4. An affirmative defense exists for those traffickers who can prove the material was produced using only adults, provided that the accused did not otherwise violate the statute by advertising, promoting, presenting, describing, or distributing the material in a manner to convey the impression that it contained a visual depiction of a minor engaging in sexually explicit conduct. 18 U.S.C. § 2252A(c). For those charged with simple possession of child pornography, that defense is not available; instead, an accused in Mento's shoes may avoid conviction by demonstrating that he (1) possessed fewer than three such images; and (2) promptly and in good faith destroyed or reported the images to law enforcement. § 2252A(d).
5. Mento does not contest that he knowingly possessed images of actual minors. Indeed, we would uphold Mento's conviction even if we determined the statutory language in question to be unconstitutional; the statute could be severed accordingly. See Free Speech Coalition v. Reno, 198 F.3d 1083, 1086 (9th Cir. 1999). Ordinarily, we do not address the constitutionality of a statute on the ground that its application might be unconstitutional in a situation not squarely before us. See United States v. Raines, 362 U.S. 17, 21 (1960). Inasmuch as the issue on appeal implicates the free speech rights of the First Amendment, however, it raises the concern of self-censorship. Therefore, we decide the question of whether the CPPA, on its face, is unconstitutional. See Dombrowski v. Pfister, 380 U.S. 479, 486-87 (1965) (concluding that the "sensitive nature of constitutionally protected expression" permits the courts to determine the validity of statutes regulating speech without regard to the law's application in a particular case). Mento's First Amendment attack on the CPPA encompasses the argument that the Act is impermissibly vague, a defect that is also alleged to be a deprivation of his Fifth Amendment right to due process. We note, however, that Mento does not possess standing to raise a Fifth Amendment claim; the severability of the Act deprives him of any legally cognizable interest in the outcome. County of Los Angeles v. Davis, 440 U.S. 625, 631 (1979). Mento's lack of standing in this regard is of little practical effect, however, in light of our decision to address the vagueness issue in the First Amendment context.
6. The government argues that the CPPA is content-neutral insofar as the Act seeks to regulate the secondary effects child pornography has on pedophiles. In support of its view, the government cites the Supreme Court's decisions in Renton and City of Erie v. Pap's A.M., 529 U.S. 277 (2000). The Court in these two cases deemed content-neutral local ordinances that, respectively, regulated the location of adult theaters and banned full nudity at dancing establishments. Neither of these ordinances, however, banned a form of expression in its entirety. Moreover, the Court has clarified that the Renton ordinance would have been content-based had it sought to prevent the psychological damage associated with viewing adult movies, thereby targeting the direct impact of a particular category of speech. Boos, 485 U.S. at 321.
7. Mento maintains that the regulation of ideas -- even bad ones -- is per se unconstitutional. In support of this position, Mento cites American Booksellers Ass'n, Inc. v. Hudnut, 771 F.2d 323 (7th Cir. 1985). At issue in American Booksellers was an Indianapolis ordinance prohibiting certain types of adult pornography depicting women as subordinate. In striking down the ordinance, the court of appeals stated that "[u]nder the First Amendment, the government must leave to the people the evaluation of ideas." Id. at 327. Mento's argument misses the mark. The Seventh Circuit invalidated the ordinance as contrary to the Supreme Court's admonition in Miller that only obscene depictions of adult pornography can be regulated out of existence: True, pornography and obscenity have sex in common. But Indianapolis left out of its definition any reference to literary, artistic, political, or scientific value. The ordinance applies to graphic sexually explicit subordination in works great and small. The Court sometimes balances the value of speech against the costs of its restriction, but it does this by category of speech and not by the content of particular works. American Booksellers, 771 F.2d at 331-32. Child pornography, unlike adult pornography, is a "category of speech" that may, consistent with the Constitution, be utterly silenced. That one or more such depictions might have serious literary or artistic value, or be designed to express an "idea" of its creator, does not affect the constitutional calculus. If the material is in fact child pornography, it may be banned.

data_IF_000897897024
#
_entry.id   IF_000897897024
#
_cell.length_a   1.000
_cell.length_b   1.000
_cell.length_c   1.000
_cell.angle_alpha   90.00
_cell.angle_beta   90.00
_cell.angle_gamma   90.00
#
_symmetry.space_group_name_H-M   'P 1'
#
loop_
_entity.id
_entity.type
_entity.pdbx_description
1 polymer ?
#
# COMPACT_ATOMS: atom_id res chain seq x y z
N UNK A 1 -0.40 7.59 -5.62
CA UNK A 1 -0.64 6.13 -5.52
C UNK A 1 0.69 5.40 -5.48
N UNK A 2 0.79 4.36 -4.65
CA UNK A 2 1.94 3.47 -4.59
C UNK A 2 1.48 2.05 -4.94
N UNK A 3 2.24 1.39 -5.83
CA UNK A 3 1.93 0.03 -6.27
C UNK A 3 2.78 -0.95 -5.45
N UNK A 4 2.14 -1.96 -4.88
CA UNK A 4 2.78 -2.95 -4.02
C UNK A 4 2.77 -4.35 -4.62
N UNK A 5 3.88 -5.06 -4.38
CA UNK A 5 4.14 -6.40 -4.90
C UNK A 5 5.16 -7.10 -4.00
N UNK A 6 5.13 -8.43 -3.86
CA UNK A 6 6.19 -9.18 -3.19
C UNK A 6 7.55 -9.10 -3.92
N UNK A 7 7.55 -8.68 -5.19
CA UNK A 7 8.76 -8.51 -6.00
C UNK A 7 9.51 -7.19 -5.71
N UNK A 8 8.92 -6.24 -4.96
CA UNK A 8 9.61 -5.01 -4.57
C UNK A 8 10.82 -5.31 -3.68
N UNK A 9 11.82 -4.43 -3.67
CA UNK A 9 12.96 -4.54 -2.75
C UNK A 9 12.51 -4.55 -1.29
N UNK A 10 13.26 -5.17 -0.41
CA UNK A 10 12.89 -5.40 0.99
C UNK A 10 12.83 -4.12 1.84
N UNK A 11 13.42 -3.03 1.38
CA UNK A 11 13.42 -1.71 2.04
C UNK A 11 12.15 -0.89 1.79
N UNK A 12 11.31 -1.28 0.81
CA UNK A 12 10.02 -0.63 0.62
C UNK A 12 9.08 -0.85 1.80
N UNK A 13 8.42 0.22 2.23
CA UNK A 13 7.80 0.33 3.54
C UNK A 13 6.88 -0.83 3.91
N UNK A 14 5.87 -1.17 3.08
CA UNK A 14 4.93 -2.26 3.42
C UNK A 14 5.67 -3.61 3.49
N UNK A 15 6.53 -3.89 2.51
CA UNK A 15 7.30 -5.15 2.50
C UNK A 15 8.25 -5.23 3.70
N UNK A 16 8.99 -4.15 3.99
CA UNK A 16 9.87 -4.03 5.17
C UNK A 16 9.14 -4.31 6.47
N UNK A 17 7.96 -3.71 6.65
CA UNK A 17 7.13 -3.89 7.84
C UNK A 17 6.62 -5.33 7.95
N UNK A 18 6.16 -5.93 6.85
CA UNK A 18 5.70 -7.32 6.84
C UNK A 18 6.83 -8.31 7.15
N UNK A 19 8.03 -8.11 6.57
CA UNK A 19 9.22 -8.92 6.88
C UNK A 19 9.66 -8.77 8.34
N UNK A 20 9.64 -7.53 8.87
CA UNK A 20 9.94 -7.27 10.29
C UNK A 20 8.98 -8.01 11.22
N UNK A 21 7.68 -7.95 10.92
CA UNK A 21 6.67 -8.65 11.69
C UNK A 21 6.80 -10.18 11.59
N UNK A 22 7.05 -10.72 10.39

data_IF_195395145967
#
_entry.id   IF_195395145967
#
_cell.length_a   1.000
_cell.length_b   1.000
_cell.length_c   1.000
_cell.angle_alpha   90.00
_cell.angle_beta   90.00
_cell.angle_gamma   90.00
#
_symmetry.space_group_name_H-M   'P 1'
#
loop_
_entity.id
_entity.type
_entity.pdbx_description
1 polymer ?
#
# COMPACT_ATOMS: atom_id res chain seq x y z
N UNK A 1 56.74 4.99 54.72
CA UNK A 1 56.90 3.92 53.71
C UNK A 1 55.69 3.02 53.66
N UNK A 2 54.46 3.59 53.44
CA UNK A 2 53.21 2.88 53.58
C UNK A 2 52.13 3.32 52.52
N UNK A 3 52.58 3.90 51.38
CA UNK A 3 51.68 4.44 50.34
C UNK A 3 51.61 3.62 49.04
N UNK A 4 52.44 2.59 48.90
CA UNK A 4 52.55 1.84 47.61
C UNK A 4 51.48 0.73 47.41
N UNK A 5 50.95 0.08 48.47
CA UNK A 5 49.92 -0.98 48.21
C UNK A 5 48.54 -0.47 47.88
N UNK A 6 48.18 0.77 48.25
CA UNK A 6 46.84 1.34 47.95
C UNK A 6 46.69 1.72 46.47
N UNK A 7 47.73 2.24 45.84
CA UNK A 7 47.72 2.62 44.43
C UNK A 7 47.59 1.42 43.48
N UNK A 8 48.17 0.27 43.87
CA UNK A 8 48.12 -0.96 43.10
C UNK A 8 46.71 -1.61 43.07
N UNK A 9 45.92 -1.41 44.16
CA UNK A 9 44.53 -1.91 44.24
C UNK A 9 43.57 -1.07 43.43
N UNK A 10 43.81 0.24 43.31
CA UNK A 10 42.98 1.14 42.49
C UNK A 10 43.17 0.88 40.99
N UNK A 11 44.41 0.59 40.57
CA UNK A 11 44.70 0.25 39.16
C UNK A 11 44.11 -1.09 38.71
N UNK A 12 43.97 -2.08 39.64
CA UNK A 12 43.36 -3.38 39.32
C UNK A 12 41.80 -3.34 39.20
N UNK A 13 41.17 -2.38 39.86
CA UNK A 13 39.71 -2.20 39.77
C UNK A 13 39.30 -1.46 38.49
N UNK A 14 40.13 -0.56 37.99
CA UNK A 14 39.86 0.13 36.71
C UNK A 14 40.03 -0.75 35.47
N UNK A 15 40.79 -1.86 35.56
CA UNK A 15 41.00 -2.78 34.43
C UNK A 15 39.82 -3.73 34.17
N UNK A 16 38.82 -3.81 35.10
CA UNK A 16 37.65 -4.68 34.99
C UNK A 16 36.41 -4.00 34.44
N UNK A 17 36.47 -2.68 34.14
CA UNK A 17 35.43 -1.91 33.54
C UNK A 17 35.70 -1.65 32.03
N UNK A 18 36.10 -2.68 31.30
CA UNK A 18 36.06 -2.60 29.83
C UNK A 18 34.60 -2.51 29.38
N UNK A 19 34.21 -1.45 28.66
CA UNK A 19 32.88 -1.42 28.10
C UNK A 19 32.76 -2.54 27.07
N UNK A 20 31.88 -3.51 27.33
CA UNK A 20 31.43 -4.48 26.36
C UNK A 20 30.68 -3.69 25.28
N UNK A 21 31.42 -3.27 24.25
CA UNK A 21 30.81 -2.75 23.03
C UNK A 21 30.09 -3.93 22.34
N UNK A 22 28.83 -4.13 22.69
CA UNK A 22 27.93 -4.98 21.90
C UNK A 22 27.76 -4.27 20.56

8. Ferber protected "depictions of sexual conduct, not otherwise obscene, which do not involve live performance or photographic or other visual reproduction of live performances." Ferber, 458 U.S. at 765. This statement was not intended to limit government interests in the manner Mento suggests; rather, it was meant to limit regulation to those images that appear to be actual pornographic photographs-- excluding from prohibition cartoon images, for example. Though the Ferber Court noted that legitimate government interests would extend only to material that "render[s] the portrayal somewhat more realistic by utilizing or photographing children," the Court was again referring to the danger of censoring less graphic material, such as drawings. Id. at 763.